3 Hole Draw
Harp-l seems to have its seasons. Discussions of gear always
seem to be in season. At one time playing techniques got keen
attention, but lately, it seems, only beginer's playing techniques are
discussed. So, rather than bitch to myself about it, here's my
contribution -- a discussion of a demon that has spooked my own
playing for years.
If you play blues harp you know the three draw bend is hell.
Until you master it you're at a great disadvantage. When you play in
second position (cross harp) 3-draw is your means to the flat-third of
the scale. Blues without that note is blues-lite, an oxymoron. In
first position it's the flat-seventh and blues without that note is no
blues at all.
Why is it so hard? Let me lay down a few basics and invite
corrections and comment. Assume a C harp in second position, i.e.
cross harped to G.
o Three draw bend has three posibilities, 1/2 tone, whole
tone, and 1 1/2 tones -- Bb, A and Ab.
o Three draw plain, B natural, is the closing reed, i.e.
it's attached on the outside of the reed plate so that as
air is drawn into the hole the reed is sucked inside.
[Think of a door with hinges on the outside of the door
frame. If the door's ajar and you open the window on a
cold day, warm air rushes out the window and the door
o The G reed in the same hole acts as the opening reed on
drawn air. It's attached to the inside of its reed plate.
o Bending three draw entails shifting sound production from
the higher pitched, closing reed to the lower, opening
reed, a two whole-tone step in this case. The rule says
that the opening reed will vibrate at a pitch 1/2 tone
above its sound as a closing reed. Here we're talking about
getting the G reed to sound G# (Ab). By playing my C harp
in front of a mirror with the reed plates removed I have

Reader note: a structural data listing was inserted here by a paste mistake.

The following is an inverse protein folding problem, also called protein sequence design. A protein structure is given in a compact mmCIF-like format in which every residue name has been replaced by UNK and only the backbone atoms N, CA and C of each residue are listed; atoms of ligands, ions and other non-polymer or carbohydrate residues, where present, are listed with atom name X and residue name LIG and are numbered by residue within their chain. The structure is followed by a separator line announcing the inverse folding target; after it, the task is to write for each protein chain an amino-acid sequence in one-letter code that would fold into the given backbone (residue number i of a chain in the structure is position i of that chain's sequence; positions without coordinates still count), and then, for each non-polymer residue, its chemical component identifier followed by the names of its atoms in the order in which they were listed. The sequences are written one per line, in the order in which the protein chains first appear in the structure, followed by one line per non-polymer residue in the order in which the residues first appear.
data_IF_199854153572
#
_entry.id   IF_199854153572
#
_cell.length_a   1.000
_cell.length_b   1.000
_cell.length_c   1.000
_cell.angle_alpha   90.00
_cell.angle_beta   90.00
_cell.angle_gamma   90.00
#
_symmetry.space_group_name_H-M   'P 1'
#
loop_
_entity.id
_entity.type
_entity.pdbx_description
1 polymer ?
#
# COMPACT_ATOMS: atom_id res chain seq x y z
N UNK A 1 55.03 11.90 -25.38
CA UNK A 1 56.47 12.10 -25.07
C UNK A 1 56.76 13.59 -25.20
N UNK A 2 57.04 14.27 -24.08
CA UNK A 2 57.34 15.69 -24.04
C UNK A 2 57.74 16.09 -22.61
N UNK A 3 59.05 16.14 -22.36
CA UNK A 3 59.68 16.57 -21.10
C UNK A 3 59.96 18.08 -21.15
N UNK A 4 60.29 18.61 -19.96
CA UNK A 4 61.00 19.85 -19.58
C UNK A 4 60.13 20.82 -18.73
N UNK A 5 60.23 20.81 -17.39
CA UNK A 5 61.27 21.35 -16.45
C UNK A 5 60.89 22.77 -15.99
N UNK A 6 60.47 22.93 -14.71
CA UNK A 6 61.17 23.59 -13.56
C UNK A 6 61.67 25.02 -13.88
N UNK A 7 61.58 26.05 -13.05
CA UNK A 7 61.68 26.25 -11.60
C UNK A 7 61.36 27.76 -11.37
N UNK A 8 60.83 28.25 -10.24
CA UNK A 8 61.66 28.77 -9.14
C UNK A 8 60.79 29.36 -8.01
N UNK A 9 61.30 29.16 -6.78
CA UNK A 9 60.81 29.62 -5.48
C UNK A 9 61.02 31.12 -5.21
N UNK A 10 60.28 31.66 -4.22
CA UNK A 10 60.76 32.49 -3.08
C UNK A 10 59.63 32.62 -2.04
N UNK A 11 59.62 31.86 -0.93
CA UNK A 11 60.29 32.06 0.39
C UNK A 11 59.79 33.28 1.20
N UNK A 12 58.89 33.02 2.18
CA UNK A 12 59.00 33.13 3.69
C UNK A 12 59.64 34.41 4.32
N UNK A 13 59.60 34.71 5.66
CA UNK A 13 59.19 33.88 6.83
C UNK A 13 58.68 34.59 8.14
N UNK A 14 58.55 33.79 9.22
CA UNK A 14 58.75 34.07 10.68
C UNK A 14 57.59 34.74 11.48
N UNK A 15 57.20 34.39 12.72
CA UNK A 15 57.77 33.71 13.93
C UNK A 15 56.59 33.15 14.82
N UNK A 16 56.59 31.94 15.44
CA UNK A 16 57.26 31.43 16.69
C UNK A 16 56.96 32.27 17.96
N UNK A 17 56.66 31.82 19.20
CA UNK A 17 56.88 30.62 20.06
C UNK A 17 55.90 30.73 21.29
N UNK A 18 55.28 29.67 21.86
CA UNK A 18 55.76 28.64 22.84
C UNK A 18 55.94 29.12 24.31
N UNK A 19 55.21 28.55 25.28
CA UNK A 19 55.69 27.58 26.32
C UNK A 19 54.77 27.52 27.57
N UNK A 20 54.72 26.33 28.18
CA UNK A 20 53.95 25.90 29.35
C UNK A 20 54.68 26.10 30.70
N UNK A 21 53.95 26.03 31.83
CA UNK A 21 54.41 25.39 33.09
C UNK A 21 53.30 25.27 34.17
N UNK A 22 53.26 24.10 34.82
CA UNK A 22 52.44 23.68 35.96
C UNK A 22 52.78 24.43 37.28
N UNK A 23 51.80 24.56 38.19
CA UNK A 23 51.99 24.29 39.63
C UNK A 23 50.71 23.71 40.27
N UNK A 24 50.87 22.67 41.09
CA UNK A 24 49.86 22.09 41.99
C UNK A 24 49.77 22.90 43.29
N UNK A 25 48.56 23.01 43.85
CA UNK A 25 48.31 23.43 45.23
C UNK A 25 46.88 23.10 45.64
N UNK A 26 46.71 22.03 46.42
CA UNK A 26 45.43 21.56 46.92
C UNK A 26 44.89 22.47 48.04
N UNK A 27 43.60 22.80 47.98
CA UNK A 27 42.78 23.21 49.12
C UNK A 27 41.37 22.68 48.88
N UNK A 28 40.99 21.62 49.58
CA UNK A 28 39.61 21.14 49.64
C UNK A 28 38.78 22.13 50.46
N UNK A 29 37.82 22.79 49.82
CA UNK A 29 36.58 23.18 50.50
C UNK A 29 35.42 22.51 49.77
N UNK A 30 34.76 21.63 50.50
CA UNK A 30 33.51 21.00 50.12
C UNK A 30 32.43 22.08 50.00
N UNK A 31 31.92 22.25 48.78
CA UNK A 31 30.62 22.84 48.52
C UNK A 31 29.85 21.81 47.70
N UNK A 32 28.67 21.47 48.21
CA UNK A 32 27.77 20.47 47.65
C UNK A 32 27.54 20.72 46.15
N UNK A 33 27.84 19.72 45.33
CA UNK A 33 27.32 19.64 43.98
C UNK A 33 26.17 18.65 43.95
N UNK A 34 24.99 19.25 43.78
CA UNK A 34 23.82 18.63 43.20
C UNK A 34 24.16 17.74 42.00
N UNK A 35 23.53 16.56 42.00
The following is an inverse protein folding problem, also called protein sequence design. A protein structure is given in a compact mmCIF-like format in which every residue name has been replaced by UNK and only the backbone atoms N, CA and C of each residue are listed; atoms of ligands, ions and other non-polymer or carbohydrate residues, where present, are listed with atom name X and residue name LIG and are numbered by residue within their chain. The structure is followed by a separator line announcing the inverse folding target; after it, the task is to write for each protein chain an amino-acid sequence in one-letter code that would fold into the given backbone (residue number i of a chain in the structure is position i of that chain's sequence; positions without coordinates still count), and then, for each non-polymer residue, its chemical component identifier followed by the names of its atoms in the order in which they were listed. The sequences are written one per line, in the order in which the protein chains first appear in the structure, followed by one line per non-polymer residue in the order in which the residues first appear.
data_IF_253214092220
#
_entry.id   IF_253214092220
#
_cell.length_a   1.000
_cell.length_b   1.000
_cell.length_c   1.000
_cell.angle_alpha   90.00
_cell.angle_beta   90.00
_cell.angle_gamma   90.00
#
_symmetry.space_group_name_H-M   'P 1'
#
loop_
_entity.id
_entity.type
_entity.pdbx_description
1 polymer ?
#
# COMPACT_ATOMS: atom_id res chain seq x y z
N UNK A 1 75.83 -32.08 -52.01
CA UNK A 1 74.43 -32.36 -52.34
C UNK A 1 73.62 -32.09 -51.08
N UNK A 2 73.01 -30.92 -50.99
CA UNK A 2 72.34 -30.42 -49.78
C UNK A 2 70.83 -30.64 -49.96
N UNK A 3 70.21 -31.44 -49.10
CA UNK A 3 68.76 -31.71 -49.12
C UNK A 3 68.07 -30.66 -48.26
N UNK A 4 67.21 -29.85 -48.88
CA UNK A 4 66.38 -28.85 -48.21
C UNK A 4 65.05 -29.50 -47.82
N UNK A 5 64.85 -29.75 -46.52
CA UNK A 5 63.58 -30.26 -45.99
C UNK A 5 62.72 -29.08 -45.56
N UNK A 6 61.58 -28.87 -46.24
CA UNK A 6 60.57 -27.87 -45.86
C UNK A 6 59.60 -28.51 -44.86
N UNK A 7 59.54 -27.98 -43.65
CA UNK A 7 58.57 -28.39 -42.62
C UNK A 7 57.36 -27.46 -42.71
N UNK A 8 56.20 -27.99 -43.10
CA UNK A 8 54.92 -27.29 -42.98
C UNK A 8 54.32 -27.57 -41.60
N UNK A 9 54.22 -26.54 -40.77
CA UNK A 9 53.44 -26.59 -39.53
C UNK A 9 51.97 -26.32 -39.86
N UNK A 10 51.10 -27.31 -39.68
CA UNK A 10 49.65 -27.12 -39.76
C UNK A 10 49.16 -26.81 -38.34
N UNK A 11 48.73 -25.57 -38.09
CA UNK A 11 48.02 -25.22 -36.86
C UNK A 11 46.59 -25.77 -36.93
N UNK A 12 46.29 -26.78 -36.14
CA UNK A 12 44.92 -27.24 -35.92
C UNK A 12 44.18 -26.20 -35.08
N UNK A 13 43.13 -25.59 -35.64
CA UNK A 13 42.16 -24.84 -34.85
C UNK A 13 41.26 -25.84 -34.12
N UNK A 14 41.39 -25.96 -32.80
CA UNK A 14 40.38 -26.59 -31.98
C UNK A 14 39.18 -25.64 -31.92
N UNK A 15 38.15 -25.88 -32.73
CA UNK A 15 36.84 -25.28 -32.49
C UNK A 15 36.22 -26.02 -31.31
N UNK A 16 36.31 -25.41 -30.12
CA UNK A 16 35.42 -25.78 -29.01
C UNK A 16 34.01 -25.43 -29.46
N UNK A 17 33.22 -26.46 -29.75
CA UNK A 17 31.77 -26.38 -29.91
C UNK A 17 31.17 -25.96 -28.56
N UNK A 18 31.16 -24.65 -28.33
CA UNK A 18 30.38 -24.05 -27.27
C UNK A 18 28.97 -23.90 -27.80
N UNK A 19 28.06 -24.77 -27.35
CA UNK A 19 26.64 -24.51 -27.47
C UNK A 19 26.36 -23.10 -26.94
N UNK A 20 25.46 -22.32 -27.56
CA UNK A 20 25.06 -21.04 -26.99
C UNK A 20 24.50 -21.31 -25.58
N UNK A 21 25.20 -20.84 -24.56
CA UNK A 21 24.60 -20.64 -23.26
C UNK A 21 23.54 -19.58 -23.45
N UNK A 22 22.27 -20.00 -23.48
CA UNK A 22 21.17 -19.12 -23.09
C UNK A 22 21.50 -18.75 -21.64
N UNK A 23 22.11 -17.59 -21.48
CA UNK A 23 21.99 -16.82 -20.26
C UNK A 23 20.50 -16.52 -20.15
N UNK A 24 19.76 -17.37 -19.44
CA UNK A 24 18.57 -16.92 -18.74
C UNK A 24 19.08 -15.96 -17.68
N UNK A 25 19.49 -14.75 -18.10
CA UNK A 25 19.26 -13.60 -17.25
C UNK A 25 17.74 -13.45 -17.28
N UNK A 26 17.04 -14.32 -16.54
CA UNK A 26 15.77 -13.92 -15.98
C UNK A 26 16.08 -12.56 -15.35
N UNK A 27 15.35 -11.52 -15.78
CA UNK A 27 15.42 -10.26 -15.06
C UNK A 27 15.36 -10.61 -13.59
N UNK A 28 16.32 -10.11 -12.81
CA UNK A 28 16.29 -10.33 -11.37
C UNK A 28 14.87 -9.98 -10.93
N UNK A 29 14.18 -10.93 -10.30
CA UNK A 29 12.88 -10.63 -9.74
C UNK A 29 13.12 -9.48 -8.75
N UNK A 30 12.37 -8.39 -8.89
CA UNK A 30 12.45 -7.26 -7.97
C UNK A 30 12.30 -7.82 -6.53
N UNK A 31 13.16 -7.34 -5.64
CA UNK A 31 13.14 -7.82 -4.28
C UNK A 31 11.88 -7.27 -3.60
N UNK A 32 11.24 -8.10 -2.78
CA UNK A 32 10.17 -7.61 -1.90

observed that when the 3-draw is bent all the way to Ab
the B reed is vibrating only slightly and when I stop it
completely with my finger the Ab pitch of the note remains
o Getting the full bend down to Ab is not difficult, but it's
useless. How often do you want this note, except, perhaps,
as a passing tone enroute to an A?
I believe that to get either of these intermediate pitches, Bb
or A, you must keep the closing B reed moving, and I'm guessing that
you get the Bb by slowing the frequency of the B without getting the
other reed (the G) involved. The A must be produced by a combination
of the two reeds; it's harder than the Ab but not daunting. The Bb's
a bitch. The required mouth position is almost as hard to find as an
overblow. And what works in one key harp won't work on another.
The dominant characteristic of the mouth position of any bend
is the length of the air chamber formed in your mouth. With two whole
tones separating the two reeds almost any attenuation of the air
chamber dampens the closing B reed drastically while activating the
opening G reed. Pop! Ab. Damn! Constrast this with 2 draw bend,
where G is the closing draw reed and the E reed in the same hole is
the opening reed, a step of 1 1/2 tone, and, 4 draw bend, a one
whole-tone step from D to C. A two whole-tone gap is just too wide to
allow for an easy, smooth continuum from closing reed, through closing
and opening reed *together*, to opening reed sound production. One
experienced harp player told me "It took me 20 years of playing before
I could hit and hold a Bb consistently on C cross harp."
Now add a further handicap -- you're blocking, not puckering.
Without your tongue in free play you have even less control over the
shape and length of the air chamber. You have fewer muscles and less
meat to move around. Yet, I know it can be done because I hear it
coming from some of the notorious blockers. As an example I offer
Jerry Portnoy's playing on "Hootchie Coochie Man" on Clapton's "From
The Cradle". This is 1st position. The fact he is blocking I take
from Kim Field who describes Portnoy as a 100% tongue blocker.
How about you? Can you do it? How? Block or pucker? Where's
the meat? Which harps are easier and which are more difficult?
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